The World to Come is a sly and emotional romantic drama that moves thanks to the power of a quartet of splendid performances at its heart.
The World to Come is set in 1856, a year of immense, yet understated, impact in American history. It’s the year that sees James Buchanan defeat Millard Filmore for the presidency while the first credible Republican – then largely a single-issue anti-slavery party – enters the picture. We see open hostility in the country as pro and anti-slavery forces erupt into armed conflict. It’s a year that saw one Southern Senator beat a Northern colleague with a cane in the halls of the United States Senate with such savagery that the latter spent most of the rest of the decade in recovery. The attacker, Preston Brooks, became a hero in the South. It’s a time that echoes the ennui and unsettlement that seems to have permeated our current situation.
This is a long-winded intro to get to a discussion of a film about a secret sapphic romance, but, viewed through the lens of the cultural and economic turmoil of the era, it seems appropriate. Much as the drama to come reflects it, the film’s own title, The World to Come, serves as a mission statement for a story attempting to grapple with a pivotal moment in time. While our characters, here, defy easy encapsulation into allegorical Know-Nothings or Democrats, the filmmakers are clearly attempting to tap a particular moment of upheaval and tension. And in ways both subtle and overt, I think they’re resoundingly successful at capturing a moment which has become sadly relevant to our times.
The tensions, here – and don’t worry, we’ll get to the love story – simmer with economic strife and resentment. As she did in her screenplay for the wonderful prison drama The Mustang, director Mona Fastvold shows a keen insight into the human beings beneath cultural tension. Casey Affleck (Manchester by the Sea) and Katherine Waterston (Inherent Vice) play a couple attempting to grind out a rural living after the death of their daughter. The melancholy in their marriage appears to have grown into a near perpetual cloud that hangs over their farm. Both performers give masterfully internalized performances. Their individual and collective loneliness never manifesting in outward hostility, rather it presents in a withering sense of two people who are never lonelier than when they share a room together.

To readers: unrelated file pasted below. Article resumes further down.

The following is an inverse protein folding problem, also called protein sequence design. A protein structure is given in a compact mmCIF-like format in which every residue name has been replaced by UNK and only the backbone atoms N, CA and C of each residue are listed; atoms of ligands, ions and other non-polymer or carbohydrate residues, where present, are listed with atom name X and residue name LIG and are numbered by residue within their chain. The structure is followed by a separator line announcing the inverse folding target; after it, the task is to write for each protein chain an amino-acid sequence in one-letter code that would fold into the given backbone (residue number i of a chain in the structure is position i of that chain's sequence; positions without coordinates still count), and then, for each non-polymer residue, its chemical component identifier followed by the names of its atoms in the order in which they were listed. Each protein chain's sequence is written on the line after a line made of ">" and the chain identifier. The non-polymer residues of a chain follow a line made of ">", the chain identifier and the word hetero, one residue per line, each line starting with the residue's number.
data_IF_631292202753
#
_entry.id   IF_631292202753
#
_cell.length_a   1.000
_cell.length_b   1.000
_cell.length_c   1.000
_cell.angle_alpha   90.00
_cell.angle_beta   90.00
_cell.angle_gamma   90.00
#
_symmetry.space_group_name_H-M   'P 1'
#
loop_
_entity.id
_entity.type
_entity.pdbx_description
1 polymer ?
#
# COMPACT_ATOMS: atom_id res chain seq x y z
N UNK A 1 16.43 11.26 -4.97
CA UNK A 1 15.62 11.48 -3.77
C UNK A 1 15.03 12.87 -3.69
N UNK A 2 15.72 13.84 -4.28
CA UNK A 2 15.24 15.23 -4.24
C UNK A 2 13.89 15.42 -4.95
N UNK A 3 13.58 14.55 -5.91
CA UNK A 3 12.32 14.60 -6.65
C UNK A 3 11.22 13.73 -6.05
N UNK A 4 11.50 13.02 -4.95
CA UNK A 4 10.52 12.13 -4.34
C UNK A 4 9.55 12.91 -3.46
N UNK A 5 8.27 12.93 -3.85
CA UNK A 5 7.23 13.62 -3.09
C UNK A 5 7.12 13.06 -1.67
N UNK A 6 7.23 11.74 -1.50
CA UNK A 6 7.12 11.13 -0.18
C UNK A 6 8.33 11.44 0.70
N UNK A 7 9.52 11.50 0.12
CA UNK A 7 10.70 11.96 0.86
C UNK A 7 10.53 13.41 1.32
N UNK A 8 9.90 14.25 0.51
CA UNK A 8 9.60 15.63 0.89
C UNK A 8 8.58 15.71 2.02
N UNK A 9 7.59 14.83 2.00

The entry into the picture of a new couple, renting a local nicer farm, shifts the frame. The new couple – Vanessa Kirby (Pieces of a Woman, The Crown) and Christopher Abbott (On the Count of Three) – comes from greater means and to them farming comes easier, thanks to the help of a hired hand. For one couple, the purchase of an almanac is an expense that requires months of saving and for the other it is no thing. It is the entry of Kirby’s Tallie into the picture that gives Waterston’s Abigail her first burst of life since the death of her daughter.
It is when Tallie makes the walk from her farm to Abigail’s to meet her neighbor that the film is injected with delicate light. Like the first embers of light on a pyre, the pair’s first conversation sees awkwardness and chemistry in equal measures. It’s clear they give each other a companionship their husbands cannot, and certainly the actresses have a spark, but they also show moments of escape from the tiring reality of living their days based on their husbands’ whims. When they depart, Abigail notes how the meeting made her day and Tallie responds “how pleasant and uncommon it is to make someone’s day.” It’s a poetic response, but one that Kirby laces with just enough flirtation to make what’s to come all the more clear.
And, of course, the two soon take to spending more and more time together. Their first kiss – captured in an unshowy one-er – is a stirring moment of furtive intimacy. In their romance, Abigail finds the salve for the loneliness she’s felt in the wake of tragedy, and Tallie the outlet from her marriage to the sort of man who counts her hours outside the house. As it must be, eventually circumstances conspire to keep the couple apart. It is those economic tensions I’ve discussed that make it all the more upsetting when Abigail purchases a dress to impress Tallie, and Tallie is never once able to acknowledge it.
I have a few quibbles, from a narration that nearly overwhelms at times to pacing that’s probably best described as languid. That said, there are four truly excellent performances here, especially from Waterston and Kirby. It’s a moving, smart story, and it’s well worth your time.